There’s no guarantee Bears will get further than they did this season

SHARE There’s no guarantee Bears will get further than they did this season

Kicker Cody Parkey reacts after missing a 43-yard field-goal attempt in the closing seconds of the Bears’ playoff loss Sunday to the Eagles. (Jonathan Daniel/Getty Images)

The Bears’ 16-15 playoff loss Sunday to the Eagles might be yesterday’s news, but its ripple effect isn’t going away.

Fans who say the Bears are so close to being a Super Bowl team have no guarantee they will progress from where they are now. Teams go up and down fast in the NFL.

Injuries happen. Critical assistant coaches leave. The ball bounces in odd ways.

Yes, the 1984 Bears were blanked 23-0 by the 49ers in the NFC Championship Game at Candlestick Park, then mauled their way to the title in Super Bowl XX the next season.

I was at Candlestick, and I’ll never forget middle linebacker Mike Singletary on the sideline after the game, his eyes afire like a snake-handling preacher’s, screaming at the crowd, ‘‘We will be back!’’

The Bears came back, but they should have won another Super Bowl, maybe two more. It didn’t happen. Injuries, trades, defections, loss of vision. You think things follow logical lines in football, but they don’t.

What we end up with are symbols of what happened and what might have been.

For better or worse, kicker Cody Parkey is now a symbol. Parkey missed a 43-yard field-goal attempt with 10 seconds left against the Eagles. Just like that, a shimmering candle was extinguished, and Bears players, coaches and fans were left stunned in the winter dark.

What just happened? It was almost unbelievable.

Yes, there were so many ways the Bears could have won the game before the double-clank shocker off Parkey’s foot. I can count the obvious ones: the fourth down on the Eagles’ go-ahead touchdown the Bears blew, the missed touchdown opportunity at the end of the first half, the two-point conversion that didn’t work, quarterback Mitch Trubisky’s lousy 105 yards passing in the first half, the odd middle-of-the-night groin injury that kept tight end Trey Burton out of the game.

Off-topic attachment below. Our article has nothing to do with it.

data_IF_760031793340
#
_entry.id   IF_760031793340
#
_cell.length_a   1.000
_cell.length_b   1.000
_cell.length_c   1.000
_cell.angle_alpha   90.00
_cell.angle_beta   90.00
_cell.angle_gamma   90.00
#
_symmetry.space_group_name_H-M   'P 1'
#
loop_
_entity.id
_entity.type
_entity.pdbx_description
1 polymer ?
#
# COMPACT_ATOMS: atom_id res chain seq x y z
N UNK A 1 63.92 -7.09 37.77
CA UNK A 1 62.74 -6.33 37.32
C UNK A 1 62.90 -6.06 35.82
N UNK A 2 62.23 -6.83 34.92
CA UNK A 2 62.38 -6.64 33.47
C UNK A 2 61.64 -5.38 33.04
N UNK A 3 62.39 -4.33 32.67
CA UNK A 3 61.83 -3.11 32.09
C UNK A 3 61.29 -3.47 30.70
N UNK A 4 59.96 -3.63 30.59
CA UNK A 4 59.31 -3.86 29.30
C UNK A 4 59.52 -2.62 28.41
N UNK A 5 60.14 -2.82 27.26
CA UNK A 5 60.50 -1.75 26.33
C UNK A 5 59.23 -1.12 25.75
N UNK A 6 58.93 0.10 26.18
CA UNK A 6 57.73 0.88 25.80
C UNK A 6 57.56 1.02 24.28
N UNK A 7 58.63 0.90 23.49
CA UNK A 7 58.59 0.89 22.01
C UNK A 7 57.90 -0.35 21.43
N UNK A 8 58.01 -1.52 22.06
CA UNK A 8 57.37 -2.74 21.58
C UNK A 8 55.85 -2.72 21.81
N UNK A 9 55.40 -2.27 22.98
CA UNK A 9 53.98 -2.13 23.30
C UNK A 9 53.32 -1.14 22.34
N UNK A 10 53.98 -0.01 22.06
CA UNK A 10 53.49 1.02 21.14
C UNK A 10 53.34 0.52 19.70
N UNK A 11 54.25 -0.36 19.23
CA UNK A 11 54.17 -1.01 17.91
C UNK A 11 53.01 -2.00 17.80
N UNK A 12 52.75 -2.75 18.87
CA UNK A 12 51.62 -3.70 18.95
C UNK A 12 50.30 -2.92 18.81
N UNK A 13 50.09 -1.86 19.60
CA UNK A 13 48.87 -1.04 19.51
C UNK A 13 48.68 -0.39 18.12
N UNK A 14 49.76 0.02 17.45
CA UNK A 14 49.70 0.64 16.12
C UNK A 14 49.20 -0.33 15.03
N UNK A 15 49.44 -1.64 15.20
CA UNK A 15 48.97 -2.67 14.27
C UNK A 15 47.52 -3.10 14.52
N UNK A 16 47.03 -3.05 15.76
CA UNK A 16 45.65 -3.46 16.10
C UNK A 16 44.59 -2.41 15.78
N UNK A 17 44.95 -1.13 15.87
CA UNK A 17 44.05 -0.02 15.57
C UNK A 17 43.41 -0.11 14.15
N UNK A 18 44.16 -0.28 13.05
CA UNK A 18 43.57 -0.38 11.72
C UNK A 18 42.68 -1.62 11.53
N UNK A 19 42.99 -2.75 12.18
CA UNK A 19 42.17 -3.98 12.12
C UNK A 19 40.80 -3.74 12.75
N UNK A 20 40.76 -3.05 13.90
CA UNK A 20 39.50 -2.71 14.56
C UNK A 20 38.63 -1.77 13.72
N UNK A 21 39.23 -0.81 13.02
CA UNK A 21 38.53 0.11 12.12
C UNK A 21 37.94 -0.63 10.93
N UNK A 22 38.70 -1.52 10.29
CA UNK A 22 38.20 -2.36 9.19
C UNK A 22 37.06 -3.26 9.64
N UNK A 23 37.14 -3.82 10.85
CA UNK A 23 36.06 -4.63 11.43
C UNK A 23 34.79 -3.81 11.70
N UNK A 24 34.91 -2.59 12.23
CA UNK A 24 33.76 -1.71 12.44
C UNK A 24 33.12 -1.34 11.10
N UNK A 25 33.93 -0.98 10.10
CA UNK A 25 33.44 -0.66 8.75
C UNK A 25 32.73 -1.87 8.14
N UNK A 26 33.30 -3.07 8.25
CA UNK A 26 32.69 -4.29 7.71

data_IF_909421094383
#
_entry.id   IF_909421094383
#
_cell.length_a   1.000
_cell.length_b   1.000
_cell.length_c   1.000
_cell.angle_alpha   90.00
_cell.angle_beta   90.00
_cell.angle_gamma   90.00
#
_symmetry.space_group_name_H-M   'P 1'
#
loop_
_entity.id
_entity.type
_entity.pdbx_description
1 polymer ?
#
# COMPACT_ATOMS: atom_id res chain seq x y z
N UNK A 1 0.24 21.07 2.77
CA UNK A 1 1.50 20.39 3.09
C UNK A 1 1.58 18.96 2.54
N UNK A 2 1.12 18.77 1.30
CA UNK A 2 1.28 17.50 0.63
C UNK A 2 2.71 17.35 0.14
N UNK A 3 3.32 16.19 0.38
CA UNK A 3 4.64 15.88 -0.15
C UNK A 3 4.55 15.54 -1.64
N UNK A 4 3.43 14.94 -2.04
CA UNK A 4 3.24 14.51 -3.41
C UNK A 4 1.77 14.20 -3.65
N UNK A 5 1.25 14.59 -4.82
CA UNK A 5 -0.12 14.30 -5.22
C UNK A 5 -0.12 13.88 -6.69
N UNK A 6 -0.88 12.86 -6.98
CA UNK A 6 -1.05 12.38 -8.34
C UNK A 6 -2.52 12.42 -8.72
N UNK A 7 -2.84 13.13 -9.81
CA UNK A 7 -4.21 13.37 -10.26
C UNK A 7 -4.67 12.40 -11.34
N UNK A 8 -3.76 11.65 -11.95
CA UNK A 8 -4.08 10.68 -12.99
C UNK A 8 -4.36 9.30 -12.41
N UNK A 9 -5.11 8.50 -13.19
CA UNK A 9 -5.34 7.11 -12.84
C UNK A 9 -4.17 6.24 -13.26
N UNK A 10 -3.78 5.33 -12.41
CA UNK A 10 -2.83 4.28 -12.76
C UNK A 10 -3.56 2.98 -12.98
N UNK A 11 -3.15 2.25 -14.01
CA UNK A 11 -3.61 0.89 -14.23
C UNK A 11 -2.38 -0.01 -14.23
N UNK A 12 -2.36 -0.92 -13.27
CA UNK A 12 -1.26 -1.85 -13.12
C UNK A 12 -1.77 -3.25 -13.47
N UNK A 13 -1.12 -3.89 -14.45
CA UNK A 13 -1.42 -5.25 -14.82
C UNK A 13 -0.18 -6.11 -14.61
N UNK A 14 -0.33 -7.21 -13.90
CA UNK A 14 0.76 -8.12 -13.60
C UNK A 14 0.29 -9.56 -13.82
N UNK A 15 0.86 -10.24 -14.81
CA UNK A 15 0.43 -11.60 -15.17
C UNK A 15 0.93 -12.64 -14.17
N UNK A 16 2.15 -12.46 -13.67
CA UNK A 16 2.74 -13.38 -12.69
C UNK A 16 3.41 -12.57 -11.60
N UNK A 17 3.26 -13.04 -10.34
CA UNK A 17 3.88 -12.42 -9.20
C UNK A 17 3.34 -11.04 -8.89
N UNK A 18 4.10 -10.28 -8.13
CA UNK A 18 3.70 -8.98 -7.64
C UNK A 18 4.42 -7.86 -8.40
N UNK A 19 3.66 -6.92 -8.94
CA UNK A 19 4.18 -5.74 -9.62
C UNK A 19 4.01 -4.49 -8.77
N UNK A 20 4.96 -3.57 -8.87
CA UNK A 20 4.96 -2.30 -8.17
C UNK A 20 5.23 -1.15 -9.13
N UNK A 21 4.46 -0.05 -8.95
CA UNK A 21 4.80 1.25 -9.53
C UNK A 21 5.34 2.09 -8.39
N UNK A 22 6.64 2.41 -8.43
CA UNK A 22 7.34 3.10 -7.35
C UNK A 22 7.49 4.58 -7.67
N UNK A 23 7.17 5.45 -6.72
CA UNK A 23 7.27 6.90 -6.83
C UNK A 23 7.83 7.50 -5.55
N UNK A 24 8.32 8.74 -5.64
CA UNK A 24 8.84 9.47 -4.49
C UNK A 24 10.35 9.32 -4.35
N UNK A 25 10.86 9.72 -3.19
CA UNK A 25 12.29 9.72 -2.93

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But, sadly for Parkey, none of that matters. They’re saying his kick was deflected by Eagles defensive lineman Treyvon Hester. I can say this: Neither I nor anyone at Soldier Field noticed any interference with the kick in the moment. Indeed, the official summary sheet distributed in the press box after the game made no mention of the kick being blocked or deflected.

No matter that it now is being called a blocked kick. There had not been an over-the-wall assault by the Eagles. It was a basic jump-and-pray block attempt by one player. Kickers need to account for such things. Low, line-drive kicks that get deflected are the kicker’s fault.

I watched Parkey during pregame warmups, and he seemed to have trouble from any lengthy distance. He tried

several kicks from 53 yards, some of them low shots that certainly would have been blocked and a few of them that went through.

If coach Matt Nagy and Trubisky had settled for a five-yard completion on the play before Parkey’s kick, that might have changed the game, too. Instead, Trubisky threw up a prayer to receiver Anthony Miller in the end zone, and Parkey was left with a 43-yard attempt instead of, perhaps, a 38-yarder.

Back in Super Bowl XXV in 1991, kicker Scott Norwood missed a last-second 47-yard field goal and the Bills lost to the Giants 20-19. The Bills entered the game heavily favored, and everybody knew they would win a Super Bowl soon. Instead, they played in four consecutive Super Bowls, and that first one was the closest they got to winning.

Norwood essentially went into hiding after playing one more season with the Bills. Did the missed kick hurt him?

‘‘It’s still very fresh, very real,’’ Norwood told the Buffalo News in a rare interview two years ago. ‘‘I get emotional. It’s like when I think about my parents and when they died. People always say time will take care of that. I don’t think it really does.’’

Steve Bartman’s self-imposed exile from Wrigley Field comes to mind here, too. Bartman didn’t cause the Cubs’ collapse in the National League Championship Series in 2003; he was merely a symbol of it. But symbols mean much to us.

It took the Cubs’ redemptive World Series title in 2016 to get rid of the stigma. Yet Bartman still remains underground. Such is the residual pain.

It would be terrible if Parkey, no matter how much he has been paid, lives his life with such pain. That’s one reason the Bears need to win a Super Bowl soon.

Good luck to all.

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